Evgeny Latypov, a 26-year-old student at Temple University Japan, passionately wanted to help out in Fukushima Prefecture, where three disasters — an earthquake, tsunami and a nuclear power plant crisis- have made life miserable for its residents.
But the language barrier made it difficult to find opportunities to help.
“I wanted to join volunteer work. I tried many times but was refused because I couldn’t speak Japanese. I tried to join firefighters, but had to give up because they require lots of training,” Latypov, who has lived in Japan about two years, told The Japan Times. “So, I asked Nanako.”
Laytypov’s friend, Nanako Hirano, 23, who graduated from Aoyama Gakuin University in March, also had a vague desire to go to the disaster-hit Tohoku region to render assistance, and thus she had no second thoughts when Latypov asked her for help.
“When he told me, I had no hesitation, saying I want to go with him,” she said.
Latypov set his mind on going to Fukushima. Asked why, he just said, “I wanted to see if it’s really as dangerous as people say.
“For example, Sendai has lots of volunteers, but Obama beach (in Iwaki, Fukushima Prefecture) has few volunteers and supplies. That’s why we focus on small places,” he said.
Latypov was born in what is now Moldova, formerly a part of the Soviet Union, and was 1 year old when the Chernobyl nuclear accident took place in 1986. His house was some 500 km away from ground zero.
There was no health damage among his family members, though his parents always took wet towels with them when they went out and lots of his neighbors moved to Poland and other places, he said. His family could not move because his father was a navy sailor.
Then his father’s nuclear-powered submarine suffered a radiation leak, and he died of cancer two years later. “He died at 28. I was 6,” Latypov said.
“All I remember was that my father was losing his hair. My mother did not explain openly right then,” Latypov said, adding he learned what radiation was when he was 10.
But he said his childhood experience had little to do with the choice of going to Fukushima as opposed to Iwate, Miyagi or Ibaraki prefectures. He said he just selected a place where he thought people needed help more than other places.
Hirano was not involved in deciding where to go to offer help. Latypov “gave me specific names of elementary schools and volunteer centers and I called those places. He basically organized and I helped,” she said.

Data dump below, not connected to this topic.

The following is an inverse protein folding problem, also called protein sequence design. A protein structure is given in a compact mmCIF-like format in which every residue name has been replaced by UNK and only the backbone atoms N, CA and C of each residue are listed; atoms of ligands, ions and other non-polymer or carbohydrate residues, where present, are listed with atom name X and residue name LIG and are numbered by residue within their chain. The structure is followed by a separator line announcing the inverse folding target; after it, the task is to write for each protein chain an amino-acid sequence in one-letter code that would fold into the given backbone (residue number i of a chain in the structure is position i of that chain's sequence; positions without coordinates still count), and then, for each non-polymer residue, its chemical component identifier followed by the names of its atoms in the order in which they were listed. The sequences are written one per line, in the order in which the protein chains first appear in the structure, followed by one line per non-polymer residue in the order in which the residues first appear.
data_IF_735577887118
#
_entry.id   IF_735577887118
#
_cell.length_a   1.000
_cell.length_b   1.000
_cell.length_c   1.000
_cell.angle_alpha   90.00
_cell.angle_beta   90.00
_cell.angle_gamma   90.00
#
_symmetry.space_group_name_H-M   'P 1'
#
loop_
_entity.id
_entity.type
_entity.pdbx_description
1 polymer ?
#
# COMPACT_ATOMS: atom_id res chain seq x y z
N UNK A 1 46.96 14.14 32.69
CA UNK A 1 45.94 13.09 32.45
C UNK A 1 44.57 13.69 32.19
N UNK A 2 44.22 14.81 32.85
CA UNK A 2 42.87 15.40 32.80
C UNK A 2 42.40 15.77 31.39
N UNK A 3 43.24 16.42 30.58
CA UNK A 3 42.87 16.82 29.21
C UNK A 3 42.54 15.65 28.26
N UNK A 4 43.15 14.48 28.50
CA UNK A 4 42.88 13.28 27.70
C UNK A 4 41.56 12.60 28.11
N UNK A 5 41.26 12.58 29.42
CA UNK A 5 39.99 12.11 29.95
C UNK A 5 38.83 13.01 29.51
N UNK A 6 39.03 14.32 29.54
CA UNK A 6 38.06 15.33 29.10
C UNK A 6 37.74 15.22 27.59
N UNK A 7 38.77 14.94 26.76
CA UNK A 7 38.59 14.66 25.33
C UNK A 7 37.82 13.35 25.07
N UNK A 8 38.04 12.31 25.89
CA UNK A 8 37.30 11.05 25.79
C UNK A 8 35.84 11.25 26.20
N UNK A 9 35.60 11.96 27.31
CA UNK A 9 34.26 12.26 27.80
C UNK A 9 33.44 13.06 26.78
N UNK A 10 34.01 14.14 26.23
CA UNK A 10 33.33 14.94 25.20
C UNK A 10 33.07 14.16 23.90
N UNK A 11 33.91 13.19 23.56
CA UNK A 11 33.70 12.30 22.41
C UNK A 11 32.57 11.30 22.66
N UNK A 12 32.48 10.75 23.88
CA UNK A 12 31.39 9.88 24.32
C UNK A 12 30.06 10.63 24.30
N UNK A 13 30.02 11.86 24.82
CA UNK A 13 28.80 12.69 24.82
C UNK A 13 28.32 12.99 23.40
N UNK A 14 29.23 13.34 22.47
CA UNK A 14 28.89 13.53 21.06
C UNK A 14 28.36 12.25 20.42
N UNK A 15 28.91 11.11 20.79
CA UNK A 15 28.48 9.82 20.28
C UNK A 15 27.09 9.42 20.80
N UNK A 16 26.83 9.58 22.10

After some research in Tokyo, they decided to go to Iwaki. But they did not know specifically what they would do, and thus they decided to go there to first learn the needs of local people.
They have since visited Iwaki five times. On one trip, they went to mainly talk to locals, and later engaged in actual volunteer work three times, including removing mud and debris and bringing in supplies such as dry food, water, soap and toothpaste.
The two and fellow volunteer Marc Wilkinson drove to Iwaki on April 8 and came back to Tokyo the next day. They spent the night in a car.
That time, they mainly talked to locals and Wilkinson took videos of the situation. The two made a movie presentation at Temple University Japan’s Anthropology and Youth Culture class and asked professors for cooperation to solicit participants in subsequent trips to Iwaki.
From April 15 to 17, the two and five others, including Hirano, the only Japanese, and a volunteer from Azerbaijan, went to Obama beach, some 53 km south of the Fukushima No. 1 nuclear power plant. They went by car and motorcycle and stayed at a hotel.
On May 3 and 4, the two went by themselves to Hisano beach, also in Iwaki, some 30 km south of the nuclear plant, to again research local needs.
Three others went back there with the two from May 12 to 14, and six went back again with the two on May 21. The members were mainly TUJ students.
Latypov said one of his main jobs was to clear rice fields of dirt and debris. Hirano said getting rid of mud stuck in the ditches in the town’s streets will be a looming big task before the ditches are flooding in the rainy season.
“I heard volunteer centers sometimes reject volunteers, saying there is no work to be done. But after we actually went, there was so much work to do,” Hirano said.
Latypov said volunteers should take with them rubber boots, long-sleeved shirts, long pants, masks, rubber gloves and fabric gloves. He also recommends wearing a hat.